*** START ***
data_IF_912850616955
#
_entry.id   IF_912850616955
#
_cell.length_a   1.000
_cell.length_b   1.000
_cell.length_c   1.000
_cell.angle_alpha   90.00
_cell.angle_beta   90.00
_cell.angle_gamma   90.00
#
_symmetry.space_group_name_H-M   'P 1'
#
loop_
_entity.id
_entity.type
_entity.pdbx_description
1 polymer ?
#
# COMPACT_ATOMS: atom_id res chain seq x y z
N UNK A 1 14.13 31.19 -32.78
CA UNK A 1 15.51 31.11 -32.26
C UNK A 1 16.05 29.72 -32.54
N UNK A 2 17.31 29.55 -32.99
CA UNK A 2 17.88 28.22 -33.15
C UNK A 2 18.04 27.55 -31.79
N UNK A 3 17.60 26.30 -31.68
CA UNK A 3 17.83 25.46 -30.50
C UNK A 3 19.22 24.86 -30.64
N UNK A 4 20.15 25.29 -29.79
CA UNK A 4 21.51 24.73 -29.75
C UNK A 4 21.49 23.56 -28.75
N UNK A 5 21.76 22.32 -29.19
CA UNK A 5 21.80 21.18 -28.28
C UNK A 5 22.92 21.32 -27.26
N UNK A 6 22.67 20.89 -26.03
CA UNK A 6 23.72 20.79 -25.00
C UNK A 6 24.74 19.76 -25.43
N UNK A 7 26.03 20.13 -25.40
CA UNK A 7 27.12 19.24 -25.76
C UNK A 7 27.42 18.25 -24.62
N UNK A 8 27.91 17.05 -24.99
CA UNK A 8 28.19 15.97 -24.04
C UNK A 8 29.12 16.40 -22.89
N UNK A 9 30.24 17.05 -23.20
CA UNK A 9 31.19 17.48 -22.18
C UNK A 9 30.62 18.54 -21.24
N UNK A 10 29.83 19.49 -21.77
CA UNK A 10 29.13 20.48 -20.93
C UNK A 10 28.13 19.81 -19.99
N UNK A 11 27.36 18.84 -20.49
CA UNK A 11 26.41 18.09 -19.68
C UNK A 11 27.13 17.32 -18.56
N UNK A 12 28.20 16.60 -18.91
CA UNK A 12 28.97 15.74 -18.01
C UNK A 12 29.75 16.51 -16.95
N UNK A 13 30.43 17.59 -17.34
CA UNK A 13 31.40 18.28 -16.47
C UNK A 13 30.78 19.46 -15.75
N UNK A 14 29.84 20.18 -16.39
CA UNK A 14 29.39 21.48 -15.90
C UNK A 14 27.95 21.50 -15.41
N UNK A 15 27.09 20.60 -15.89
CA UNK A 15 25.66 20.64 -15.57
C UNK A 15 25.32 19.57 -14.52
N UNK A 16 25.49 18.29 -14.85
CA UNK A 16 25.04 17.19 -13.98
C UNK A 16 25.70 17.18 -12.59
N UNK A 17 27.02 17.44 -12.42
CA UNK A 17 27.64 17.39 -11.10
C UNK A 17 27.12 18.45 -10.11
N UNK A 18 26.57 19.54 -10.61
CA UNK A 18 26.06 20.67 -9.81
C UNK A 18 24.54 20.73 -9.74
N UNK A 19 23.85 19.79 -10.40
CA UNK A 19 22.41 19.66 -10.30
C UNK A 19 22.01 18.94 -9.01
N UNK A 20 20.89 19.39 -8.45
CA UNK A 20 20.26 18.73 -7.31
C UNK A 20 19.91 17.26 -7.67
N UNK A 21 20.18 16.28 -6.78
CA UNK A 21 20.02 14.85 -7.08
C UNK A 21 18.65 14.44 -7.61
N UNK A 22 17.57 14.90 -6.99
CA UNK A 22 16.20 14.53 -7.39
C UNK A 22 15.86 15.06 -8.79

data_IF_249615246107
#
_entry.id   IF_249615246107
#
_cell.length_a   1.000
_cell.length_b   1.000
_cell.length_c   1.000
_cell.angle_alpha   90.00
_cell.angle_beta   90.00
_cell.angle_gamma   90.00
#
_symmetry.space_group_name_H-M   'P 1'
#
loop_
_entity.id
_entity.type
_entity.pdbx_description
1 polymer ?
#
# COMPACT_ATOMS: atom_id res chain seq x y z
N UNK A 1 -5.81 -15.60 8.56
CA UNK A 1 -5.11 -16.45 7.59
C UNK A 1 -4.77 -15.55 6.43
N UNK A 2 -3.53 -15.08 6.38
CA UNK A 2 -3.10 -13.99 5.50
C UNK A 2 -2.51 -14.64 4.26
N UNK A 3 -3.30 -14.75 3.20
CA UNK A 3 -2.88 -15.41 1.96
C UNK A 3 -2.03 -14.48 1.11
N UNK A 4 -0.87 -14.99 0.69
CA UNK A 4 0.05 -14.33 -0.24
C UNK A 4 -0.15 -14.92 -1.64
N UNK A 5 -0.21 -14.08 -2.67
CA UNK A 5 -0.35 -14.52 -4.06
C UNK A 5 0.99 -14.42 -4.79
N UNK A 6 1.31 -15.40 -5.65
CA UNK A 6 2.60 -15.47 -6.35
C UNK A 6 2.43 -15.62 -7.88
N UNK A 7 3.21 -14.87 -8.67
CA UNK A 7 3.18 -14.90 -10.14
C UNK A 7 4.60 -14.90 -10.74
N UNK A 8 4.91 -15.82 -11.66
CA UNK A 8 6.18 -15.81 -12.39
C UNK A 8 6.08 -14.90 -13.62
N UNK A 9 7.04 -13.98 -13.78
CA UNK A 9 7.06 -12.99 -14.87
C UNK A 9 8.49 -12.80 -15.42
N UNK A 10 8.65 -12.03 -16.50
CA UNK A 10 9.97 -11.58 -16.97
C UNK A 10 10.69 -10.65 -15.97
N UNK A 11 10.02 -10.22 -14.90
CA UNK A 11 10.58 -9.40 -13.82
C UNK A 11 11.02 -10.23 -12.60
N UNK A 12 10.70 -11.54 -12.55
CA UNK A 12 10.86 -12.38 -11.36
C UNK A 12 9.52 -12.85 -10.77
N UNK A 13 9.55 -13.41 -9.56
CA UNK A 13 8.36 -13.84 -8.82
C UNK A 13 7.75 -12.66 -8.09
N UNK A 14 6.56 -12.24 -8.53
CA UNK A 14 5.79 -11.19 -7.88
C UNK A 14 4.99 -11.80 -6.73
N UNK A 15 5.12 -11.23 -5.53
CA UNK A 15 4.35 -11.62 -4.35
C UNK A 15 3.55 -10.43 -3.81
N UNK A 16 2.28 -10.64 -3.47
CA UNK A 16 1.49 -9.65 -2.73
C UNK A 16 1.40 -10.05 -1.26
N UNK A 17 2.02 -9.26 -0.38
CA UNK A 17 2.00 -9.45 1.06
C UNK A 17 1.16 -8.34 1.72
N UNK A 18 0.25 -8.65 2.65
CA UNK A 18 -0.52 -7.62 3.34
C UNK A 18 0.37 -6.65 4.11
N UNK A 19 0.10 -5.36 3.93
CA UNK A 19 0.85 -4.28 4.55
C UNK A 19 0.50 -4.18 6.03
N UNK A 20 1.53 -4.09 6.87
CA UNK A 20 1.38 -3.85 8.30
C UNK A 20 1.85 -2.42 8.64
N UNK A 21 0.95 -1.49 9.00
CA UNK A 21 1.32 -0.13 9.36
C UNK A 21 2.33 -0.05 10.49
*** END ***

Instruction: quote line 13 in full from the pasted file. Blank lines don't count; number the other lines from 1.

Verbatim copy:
#